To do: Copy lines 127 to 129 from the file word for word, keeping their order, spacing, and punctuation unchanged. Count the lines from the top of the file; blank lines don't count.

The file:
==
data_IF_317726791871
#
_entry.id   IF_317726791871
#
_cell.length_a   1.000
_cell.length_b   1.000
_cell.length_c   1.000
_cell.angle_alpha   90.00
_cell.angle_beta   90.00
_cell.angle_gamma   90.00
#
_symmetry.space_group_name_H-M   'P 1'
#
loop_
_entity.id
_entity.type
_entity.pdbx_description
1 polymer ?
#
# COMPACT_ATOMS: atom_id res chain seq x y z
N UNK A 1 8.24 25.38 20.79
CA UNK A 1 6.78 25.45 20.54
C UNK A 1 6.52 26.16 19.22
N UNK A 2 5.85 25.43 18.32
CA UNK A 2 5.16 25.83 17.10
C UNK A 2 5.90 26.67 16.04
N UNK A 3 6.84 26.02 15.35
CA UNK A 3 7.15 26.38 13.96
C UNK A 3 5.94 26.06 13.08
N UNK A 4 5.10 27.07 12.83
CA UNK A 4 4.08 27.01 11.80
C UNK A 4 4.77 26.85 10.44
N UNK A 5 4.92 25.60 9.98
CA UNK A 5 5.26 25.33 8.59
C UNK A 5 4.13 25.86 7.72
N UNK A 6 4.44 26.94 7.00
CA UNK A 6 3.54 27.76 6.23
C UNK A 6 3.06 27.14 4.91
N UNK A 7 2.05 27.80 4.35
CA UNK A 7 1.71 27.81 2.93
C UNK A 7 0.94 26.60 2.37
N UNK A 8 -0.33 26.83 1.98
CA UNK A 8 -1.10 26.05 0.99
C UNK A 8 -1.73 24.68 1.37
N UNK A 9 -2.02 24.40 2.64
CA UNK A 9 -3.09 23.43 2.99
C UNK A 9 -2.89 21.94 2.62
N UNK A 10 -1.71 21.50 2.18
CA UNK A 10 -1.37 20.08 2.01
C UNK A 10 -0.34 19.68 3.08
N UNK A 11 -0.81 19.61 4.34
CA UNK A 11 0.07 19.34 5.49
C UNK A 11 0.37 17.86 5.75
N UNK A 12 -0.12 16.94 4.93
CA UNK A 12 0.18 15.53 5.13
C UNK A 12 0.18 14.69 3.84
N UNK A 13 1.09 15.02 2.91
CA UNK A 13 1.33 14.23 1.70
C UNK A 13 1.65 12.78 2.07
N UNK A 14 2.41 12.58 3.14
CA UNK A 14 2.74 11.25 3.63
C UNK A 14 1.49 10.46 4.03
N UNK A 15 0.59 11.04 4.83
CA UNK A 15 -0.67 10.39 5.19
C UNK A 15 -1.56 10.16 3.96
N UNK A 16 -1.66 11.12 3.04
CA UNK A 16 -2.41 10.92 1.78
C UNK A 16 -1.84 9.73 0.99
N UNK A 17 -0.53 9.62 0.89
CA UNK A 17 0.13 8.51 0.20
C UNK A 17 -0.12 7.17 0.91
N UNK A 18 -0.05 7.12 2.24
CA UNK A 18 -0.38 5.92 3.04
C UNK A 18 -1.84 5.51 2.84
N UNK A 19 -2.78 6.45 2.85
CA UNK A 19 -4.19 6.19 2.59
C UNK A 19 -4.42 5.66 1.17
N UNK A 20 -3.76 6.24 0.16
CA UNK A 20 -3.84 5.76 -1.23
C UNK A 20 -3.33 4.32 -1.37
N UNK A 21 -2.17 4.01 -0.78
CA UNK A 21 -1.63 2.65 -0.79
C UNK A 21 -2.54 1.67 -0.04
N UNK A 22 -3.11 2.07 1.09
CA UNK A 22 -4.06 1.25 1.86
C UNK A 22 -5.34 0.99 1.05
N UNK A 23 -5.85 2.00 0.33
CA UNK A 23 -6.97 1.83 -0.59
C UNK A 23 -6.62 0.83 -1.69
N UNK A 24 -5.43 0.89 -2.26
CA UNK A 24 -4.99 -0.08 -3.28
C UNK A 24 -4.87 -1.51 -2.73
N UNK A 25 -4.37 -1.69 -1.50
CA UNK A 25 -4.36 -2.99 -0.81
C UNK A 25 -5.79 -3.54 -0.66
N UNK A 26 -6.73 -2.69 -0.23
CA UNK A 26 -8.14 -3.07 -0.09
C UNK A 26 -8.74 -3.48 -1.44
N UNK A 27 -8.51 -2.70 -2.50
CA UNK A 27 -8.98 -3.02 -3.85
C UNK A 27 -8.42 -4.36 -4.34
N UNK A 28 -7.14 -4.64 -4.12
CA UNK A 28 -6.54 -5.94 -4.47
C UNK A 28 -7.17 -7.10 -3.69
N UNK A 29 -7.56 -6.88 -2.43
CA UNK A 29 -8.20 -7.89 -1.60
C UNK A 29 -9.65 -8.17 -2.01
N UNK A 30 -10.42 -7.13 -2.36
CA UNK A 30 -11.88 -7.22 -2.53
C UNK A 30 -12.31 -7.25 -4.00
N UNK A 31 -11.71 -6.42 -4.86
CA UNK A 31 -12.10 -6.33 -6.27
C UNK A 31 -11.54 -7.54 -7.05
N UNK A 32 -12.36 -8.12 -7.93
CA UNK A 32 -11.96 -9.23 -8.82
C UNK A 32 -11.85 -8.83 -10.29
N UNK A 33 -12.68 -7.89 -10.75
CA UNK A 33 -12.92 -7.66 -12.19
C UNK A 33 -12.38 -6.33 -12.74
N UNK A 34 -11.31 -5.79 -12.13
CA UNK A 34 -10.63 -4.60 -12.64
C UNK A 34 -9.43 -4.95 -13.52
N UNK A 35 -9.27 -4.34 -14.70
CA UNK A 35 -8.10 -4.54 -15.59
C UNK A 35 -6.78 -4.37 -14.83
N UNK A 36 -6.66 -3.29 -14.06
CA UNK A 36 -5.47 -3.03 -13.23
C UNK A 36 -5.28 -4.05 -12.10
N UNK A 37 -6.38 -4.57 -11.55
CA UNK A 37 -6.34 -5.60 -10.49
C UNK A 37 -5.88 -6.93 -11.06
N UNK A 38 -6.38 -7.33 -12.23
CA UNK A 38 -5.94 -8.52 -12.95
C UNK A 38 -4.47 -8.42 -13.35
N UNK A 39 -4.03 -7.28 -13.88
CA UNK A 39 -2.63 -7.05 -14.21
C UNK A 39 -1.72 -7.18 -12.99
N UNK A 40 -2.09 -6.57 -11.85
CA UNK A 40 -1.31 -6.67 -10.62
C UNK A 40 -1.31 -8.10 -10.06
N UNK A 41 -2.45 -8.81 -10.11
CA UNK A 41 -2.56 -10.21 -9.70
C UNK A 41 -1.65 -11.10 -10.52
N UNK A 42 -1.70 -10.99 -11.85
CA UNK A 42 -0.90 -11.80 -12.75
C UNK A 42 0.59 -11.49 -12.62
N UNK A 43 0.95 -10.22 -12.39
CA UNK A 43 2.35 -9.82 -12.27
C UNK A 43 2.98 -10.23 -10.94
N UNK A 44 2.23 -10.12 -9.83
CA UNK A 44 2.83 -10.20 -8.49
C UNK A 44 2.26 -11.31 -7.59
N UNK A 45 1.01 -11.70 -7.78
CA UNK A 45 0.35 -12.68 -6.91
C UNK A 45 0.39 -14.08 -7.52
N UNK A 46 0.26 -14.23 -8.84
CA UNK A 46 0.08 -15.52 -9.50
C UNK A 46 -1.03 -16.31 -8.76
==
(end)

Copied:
CA UNK A 36 -5.47 -3.03 -13.23
C UNK A 36 -5.28 -4.05 -12.10
N UNK A 37 -6.38 -4.57 -11.55